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Mouse Anti-Lipoprotein Li Interleukin-34 IL34 (N-t Malaria pan antigen test, Malaria pf antigen test, Malaria pf pv antigen tes Glucagon ELISA KIT, Rat G AV-951 (Tivozanib) Mechan cis-N-Acetyl-S-(4-hydroxy 2-Amino-N-[1-benzyl-3-(3- Atorvastatin 3-Isopropyl 5-Azido-6-(tert-butyldime [(1S,2R)-1-Benzyl-2-hydro

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#29031295   2017/10/16 Save this To Up

Competitive amperometric immunosensor for determination of p53 protein in urine with carbon nanotubes/gold nanoparticles screen-printed electrodes: A potential rapid and noninvasive screening tool for early diagnosis of urinary tract carcinoma.

Since p53 protein has become recognized biomarker for both diagnostic and therapeutic purposes in oncological diseases with particular relevance for bladder cancer, it is highly desirable to search for a novel sensing tool for detecting the patient's p53 level at the early stage. Here we report the first study on the development and validation of a novel disposable competitive amperometric immunosensor for determination of p53 protein at subnanomolar levels, based on p53 immobilization on gold nanoparticles/carbon nanotubes modified screen-printed carbon electrodes. The assay protocol requires the use of single anti-p53 mouse monoclonal antibody (DO-7 clone), able to recognize both wild-type and mutant p53. The developed immunosensor as well as the protocol of the electrochemical immunoassay were optimized by means of an experimental design procedure to assess the suitability of the device to be validated and applied for the determination of p53 in untreated and undiluted urine samples. It was found that the developed competitive immunodevice was able to achieve wide linear range detection of wild-type p53 from 20 pM to 10 nM with a low detection limit of 14 pM in synthetic urine samples, suggesting the sensor's capability of working in a complex sample matrix. The excellent performance results also in terms of selectivity, trueness and precision, coupled with the advantages of an easy preparation and low-cost assay in contrast to other methods which require very complex, time-consuming and costly nanostructured architectures, makes the developed competitive immunosensor an analytically robust diagnostic tool, valuable for implementation of screening and follow-up programs in patients with urologic malignancies.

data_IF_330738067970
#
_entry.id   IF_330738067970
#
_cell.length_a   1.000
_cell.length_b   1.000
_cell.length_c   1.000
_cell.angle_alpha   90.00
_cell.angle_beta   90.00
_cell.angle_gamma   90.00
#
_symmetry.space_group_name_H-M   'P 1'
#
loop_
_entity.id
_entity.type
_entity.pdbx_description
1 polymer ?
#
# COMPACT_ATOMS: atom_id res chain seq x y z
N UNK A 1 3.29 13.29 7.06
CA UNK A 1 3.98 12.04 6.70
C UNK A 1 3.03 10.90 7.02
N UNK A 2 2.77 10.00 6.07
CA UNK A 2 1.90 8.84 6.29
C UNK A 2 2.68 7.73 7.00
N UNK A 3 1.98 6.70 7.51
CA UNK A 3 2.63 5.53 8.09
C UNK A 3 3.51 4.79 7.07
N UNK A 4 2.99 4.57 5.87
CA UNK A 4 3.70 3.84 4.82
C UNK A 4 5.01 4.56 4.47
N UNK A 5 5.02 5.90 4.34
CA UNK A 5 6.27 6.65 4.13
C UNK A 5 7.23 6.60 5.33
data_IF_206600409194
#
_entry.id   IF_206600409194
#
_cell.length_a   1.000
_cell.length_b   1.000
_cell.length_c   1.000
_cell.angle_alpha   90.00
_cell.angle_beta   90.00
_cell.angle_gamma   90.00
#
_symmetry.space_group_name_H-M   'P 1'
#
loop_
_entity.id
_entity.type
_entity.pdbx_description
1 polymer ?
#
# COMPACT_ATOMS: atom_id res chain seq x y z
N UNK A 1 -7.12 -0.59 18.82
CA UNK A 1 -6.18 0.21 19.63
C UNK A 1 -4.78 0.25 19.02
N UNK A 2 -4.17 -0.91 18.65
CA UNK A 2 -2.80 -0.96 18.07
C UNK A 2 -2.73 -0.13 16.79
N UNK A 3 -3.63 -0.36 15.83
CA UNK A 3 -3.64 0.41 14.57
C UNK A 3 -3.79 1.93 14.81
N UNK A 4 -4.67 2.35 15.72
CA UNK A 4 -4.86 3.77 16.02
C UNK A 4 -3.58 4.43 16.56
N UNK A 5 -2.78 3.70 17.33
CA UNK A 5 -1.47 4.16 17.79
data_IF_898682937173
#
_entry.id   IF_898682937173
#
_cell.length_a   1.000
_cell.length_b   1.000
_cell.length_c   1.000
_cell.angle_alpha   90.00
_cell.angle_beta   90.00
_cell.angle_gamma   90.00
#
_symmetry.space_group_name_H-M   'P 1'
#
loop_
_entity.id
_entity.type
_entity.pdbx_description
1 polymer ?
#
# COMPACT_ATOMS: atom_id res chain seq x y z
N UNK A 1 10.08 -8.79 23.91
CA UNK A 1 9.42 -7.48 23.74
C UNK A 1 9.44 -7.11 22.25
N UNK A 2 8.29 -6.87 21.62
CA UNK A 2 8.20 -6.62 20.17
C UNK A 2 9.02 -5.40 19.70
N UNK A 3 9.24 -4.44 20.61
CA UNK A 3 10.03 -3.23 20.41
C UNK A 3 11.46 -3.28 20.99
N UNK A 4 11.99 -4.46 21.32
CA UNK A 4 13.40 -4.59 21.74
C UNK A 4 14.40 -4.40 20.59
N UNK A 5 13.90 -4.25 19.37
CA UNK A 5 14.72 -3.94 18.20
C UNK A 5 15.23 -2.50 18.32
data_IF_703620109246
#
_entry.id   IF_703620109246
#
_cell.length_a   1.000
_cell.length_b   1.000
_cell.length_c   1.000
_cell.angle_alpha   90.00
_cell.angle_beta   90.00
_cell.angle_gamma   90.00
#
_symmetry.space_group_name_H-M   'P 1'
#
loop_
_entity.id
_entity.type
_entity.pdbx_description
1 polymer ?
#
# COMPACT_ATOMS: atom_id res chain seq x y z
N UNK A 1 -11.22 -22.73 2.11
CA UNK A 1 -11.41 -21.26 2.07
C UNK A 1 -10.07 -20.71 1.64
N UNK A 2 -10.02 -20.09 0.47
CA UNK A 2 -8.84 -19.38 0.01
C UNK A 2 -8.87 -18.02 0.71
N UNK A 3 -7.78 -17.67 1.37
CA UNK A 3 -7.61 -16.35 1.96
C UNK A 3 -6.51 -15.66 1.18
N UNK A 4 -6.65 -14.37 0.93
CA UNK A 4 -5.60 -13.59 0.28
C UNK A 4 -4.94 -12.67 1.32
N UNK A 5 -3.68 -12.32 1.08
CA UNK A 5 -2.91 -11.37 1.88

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Breast invasive ductal ca EnzyChrom™ Kinase Assay Multiple lung carcinoma ( Bone Morphogenetic Protei NATIVE HUMAN PROLACTIN, P Rabbit Anti-APIP Apaf1 In Rabbit Anti-TNIP2 ABIN2 T Rabbit Anti-Cell death in Rabbit Anti-G protein alp Colon carcinoma antibody Colon carcinoma tissue ar Cervix carcinoma for anti

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#29030871   2017/10/14 Save this To Up

Fetal/neonatal alloimmune thrombocytopenia due to anti-CD36 antibodies: antibody evaluations by CD36-transfected cell lines.

Isoantibodies against CD36 (platelet glycoprotein 4), developed in Type I CD36-deficient mothers are frequently reported as the cause of fetal/neonatal alloimmune thrombocytopenia in the Asian population. Therefore, further detailed characterization of anti-CD36-mediated fetal/neonatal alloimmune thrombocytopenia is warranted. Here, we report the characterization of a patient with fetal/neonatal alloimmune thrombocytopenia in a Taiwanese family caused by anti-CD36 isoantibodies using a novel antigen-capture method.